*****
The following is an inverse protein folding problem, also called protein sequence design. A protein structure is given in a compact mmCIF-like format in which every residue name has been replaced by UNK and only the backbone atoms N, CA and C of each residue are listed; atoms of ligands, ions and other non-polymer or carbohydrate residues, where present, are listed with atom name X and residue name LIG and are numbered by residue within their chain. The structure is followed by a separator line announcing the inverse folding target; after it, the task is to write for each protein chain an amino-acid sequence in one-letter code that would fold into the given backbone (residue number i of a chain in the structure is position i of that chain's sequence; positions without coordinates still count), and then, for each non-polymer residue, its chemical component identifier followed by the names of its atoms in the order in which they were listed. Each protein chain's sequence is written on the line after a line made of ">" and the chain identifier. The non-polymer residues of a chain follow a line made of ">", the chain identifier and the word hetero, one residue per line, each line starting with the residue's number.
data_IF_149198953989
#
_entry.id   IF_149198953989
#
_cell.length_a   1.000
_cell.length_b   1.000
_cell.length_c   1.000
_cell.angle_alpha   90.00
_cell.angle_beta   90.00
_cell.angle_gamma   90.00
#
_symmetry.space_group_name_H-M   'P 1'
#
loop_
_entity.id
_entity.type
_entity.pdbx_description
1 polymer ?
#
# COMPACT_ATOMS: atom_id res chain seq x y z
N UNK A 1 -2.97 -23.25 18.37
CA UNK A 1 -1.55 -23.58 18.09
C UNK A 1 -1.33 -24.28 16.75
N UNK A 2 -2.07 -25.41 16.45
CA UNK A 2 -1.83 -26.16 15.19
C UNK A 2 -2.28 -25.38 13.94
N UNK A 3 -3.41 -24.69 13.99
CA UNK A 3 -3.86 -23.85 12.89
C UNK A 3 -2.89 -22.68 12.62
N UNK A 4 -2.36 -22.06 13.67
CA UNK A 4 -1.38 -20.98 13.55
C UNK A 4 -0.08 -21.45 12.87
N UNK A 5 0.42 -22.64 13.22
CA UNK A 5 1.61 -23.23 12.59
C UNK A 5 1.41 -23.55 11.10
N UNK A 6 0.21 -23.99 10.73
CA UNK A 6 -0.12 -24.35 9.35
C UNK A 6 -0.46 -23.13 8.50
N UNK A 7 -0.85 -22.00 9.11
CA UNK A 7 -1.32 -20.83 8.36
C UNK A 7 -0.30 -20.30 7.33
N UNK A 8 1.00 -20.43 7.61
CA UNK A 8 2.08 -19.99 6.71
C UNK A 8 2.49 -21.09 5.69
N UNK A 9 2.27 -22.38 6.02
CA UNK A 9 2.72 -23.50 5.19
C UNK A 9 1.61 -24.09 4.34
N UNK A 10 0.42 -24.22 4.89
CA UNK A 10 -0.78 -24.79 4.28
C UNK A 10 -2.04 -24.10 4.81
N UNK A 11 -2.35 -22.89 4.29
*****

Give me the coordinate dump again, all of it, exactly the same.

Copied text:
The following is an inverse protein folding problem, also called protein sequence design. A protein structure is given in a compact mmCIF-like format in which every residue name has been replaced by UNK and only the backbone atoms N, CA and C of each residue are listed; atoms of ligands, ions and other non-polymer or carbohydrate residues, where present, are listed with atom name X and residue name LIG and are numbered by residue within their chain. The structure is followed by a separator line announcing the inverse folding target; after it, the task is to write for each protein chain an amino-acid sequence in one-letter code that would fold into the given backbone (residue number i of a chain in the structure is position i of that chain's sequence; positions without coordinates still count), and then, for each non-polymer residue, its chemical component identifier followed by the names of its atoms in the order in which they were listed. Each protein chain's sequence is written on the line after a line made of ">" and the chain identifier. The non-polymer residues of a chain follow a line made of ">", the chain identifier and the word hetero, one residue per line, each line starting with the residue's number.
data_IF_149198953989
#
_entry.id   IF_149198953989
#
_cell.length_a   1.000
_cell.length_b   1.000
_cell.length_c   1.000
_cell.angle_alpha   90.00
_cell.angle_beta   90.00
_cell.angle_gamma   90.00
#
_symmetry.space_group_name_H-M   'P 1'
#
loop_
_entity.id
_entity.type
_entity.pdbx_description
1 polymer ?
#
# COMPACT_ATOMS: atom_id res chain seq x y z
N UNK A 1 -2.97 -23.25 18.37
CA UNK A 1 -1.55 -23.58 18.09
C UNK A 1 -1.33 -24.28 16.75
N UNK A 2 -2.07 -25.41 16.45
CA UNK A 2 -1.83 -26.16 15.19
C UNK A 2 -2.28 -25.38 13.94
N UNK A 3 -3.41 -24.69 13.99
CA UNK A 3 -3.86 -23.85 12.89
C UNK A 3 -2.89 -22.68 12.62
N UNK A 4 -2.36 -22.06 13.67
CA UNK A 4 -1.38 -20.98 13.55
C UNK A 4 -0.08 -21.45 12.87
N UNK A 5 0.42 -22.64 13.22
CA UNK A 5 1.61 -23.23 12.59
C UNK A 5 1.41 -23.55 11.10
N UNK A 6 0.21 -23.99 10.73
CA UNK A 6 -0.12 -24.35 9.35
C UNK A 6 -0.46 -23.13 8.50
N UNK A 7 -0.85 -22.00 9.11
CA UNK A 7 -1.32 -20.83 8.36
C UNK A 7 -0.30 -20.30 7.33
N UNK A 8 1.00 -20.43 7.61
CA UNK A 8 2.08 -19.99 6.71
C UNK A 8 2.49 -21.09 5.69
N UNK A 9 2.27 -22.38 6.02
CA UNK A 9 2.72 -23.50 5.19
C UNK A 9 1.61 -24.09 4.34
N UNK A 10 0.42 -24.22 4.89
CA UNK A 10 -0.78 -24.79 4.28
C UNK A 10 -2.04 -24.10 4.81
N UNK A 11 -2.35 -22.89 4.29